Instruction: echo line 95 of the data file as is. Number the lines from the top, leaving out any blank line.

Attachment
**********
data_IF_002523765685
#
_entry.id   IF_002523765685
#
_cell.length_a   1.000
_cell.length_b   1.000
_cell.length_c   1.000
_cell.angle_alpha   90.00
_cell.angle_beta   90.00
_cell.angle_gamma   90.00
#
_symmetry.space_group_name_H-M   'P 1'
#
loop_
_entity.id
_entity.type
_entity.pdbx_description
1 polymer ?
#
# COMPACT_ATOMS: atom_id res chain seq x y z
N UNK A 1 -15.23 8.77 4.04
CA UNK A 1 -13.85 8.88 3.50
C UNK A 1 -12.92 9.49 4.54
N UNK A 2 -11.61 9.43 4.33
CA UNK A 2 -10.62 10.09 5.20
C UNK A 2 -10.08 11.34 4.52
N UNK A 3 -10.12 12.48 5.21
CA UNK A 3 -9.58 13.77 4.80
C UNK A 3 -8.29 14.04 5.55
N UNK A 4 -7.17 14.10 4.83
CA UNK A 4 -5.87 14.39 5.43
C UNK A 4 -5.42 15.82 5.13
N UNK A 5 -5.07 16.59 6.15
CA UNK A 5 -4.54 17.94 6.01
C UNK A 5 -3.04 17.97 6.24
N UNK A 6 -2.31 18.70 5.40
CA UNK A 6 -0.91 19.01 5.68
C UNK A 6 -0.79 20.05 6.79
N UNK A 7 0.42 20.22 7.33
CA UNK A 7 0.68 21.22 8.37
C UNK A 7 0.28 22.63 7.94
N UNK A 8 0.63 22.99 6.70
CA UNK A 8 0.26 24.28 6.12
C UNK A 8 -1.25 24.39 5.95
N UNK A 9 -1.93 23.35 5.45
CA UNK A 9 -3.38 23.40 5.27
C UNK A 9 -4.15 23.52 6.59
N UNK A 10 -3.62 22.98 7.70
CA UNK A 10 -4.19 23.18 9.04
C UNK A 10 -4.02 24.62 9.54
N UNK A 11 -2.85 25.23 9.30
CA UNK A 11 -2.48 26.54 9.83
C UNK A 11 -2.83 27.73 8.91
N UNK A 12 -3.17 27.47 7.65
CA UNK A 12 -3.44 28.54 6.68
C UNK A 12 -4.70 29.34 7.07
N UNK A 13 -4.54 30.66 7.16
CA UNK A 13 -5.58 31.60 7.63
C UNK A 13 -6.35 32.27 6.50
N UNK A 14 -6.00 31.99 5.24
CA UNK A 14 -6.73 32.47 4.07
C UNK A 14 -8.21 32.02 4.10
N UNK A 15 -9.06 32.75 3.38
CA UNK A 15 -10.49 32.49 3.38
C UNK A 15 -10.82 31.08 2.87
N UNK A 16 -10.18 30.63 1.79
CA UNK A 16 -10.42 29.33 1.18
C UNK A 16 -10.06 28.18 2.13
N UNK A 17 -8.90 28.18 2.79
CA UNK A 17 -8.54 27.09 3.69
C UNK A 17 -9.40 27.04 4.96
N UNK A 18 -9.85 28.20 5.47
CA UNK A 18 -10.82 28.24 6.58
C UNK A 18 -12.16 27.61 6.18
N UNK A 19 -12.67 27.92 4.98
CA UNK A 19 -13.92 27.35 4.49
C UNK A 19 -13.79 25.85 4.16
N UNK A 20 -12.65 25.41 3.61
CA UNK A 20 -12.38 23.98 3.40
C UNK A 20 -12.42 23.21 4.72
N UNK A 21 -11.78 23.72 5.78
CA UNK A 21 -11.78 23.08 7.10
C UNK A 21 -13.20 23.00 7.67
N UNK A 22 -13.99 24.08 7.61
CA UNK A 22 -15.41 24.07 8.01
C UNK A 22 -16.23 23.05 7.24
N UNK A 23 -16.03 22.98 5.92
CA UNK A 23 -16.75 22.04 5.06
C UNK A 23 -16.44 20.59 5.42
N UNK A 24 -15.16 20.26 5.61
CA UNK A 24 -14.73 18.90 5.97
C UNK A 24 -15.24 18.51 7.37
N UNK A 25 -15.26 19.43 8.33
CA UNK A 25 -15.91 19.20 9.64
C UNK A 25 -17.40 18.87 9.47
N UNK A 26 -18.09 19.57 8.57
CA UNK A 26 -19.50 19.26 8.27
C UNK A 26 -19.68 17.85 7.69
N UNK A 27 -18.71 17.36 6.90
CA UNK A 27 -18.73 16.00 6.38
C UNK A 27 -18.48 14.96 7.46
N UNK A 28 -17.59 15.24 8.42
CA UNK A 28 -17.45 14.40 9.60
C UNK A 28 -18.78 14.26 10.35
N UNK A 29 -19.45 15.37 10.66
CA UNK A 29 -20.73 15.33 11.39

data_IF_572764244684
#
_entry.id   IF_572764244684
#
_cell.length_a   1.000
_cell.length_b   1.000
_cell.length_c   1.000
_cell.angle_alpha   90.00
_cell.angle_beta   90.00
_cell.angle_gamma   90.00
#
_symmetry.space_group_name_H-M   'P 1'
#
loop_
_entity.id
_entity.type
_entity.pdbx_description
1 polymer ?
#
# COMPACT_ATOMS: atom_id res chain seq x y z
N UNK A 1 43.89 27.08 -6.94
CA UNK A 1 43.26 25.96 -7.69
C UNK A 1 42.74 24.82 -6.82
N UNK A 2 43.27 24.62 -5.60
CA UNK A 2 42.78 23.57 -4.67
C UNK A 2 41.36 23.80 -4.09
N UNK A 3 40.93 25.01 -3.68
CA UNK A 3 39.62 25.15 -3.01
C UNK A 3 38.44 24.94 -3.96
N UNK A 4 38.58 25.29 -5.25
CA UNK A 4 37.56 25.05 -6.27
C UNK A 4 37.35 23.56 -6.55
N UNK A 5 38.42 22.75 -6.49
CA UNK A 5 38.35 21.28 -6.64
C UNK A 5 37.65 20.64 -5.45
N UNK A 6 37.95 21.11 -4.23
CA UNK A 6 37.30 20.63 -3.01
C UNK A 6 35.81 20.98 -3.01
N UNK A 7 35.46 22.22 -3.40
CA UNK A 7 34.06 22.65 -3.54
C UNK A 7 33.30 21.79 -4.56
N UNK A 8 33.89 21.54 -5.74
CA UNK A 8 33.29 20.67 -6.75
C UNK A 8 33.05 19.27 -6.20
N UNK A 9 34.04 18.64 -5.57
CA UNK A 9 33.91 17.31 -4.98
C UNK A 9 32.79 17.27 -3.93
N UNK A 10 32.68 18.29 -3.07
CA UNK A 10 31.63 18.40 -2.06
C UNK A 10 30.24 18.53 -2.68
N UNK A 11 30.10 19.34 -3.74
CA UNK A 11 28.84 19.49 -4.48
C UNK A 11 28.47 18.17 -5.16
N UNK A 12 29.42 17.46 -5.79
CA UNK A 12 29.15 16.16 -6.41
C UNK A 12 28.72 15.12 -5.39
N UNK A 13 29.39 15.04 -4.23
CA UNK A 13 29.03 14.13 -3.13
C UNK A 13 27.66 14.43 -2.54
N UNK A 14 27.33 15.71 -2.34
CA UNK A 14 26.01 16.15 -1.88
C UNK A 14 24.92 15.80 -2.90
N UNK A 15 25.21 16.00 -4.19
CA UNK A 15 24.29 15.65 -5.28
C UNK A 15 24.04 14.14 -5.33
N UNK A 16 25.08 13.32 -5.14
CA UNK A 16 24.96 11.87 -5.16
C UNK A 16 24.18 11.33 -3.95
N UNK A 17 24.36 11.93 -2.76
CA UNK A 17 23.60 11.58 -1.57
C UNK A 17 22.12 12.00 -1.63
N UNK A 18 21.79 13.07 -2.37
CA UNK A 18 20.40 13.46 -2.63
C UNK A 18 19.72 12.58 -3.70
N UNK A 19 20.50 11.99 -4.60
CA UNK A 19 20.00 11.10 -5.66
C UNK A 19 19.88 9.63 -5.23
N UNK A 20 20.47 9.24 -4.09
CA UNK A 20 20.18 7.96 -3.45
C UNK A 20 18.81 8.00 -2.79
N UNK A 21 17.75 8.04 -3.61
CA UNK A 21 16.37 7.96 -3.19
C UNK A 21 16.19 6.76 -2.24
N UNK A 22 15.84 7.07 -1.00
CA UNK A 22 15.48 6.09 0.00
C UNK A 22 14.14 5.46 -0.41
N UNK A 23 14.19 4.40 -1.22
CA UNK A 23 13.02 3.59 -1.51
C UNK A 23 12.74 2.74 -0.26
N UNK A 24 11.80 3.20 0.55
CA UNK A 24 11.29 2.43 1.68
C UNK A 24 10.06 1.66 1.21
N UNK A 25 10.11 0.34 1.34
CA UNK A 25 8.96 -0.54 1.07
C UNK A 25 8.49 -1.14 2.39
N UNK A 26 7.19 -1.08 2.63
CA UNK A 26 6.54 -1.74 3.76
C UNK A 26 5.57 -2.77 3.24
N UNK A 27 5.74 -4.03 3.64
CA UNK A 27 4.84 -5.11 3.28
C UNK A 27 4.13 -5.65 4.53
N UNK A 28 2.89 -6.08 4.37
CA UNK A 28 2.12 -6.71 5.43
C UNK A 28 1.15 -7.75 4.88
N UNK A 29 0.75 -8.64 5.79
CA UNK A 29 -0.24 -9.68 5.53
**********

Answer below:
C UNK A 25 -17.40 18.87 9.47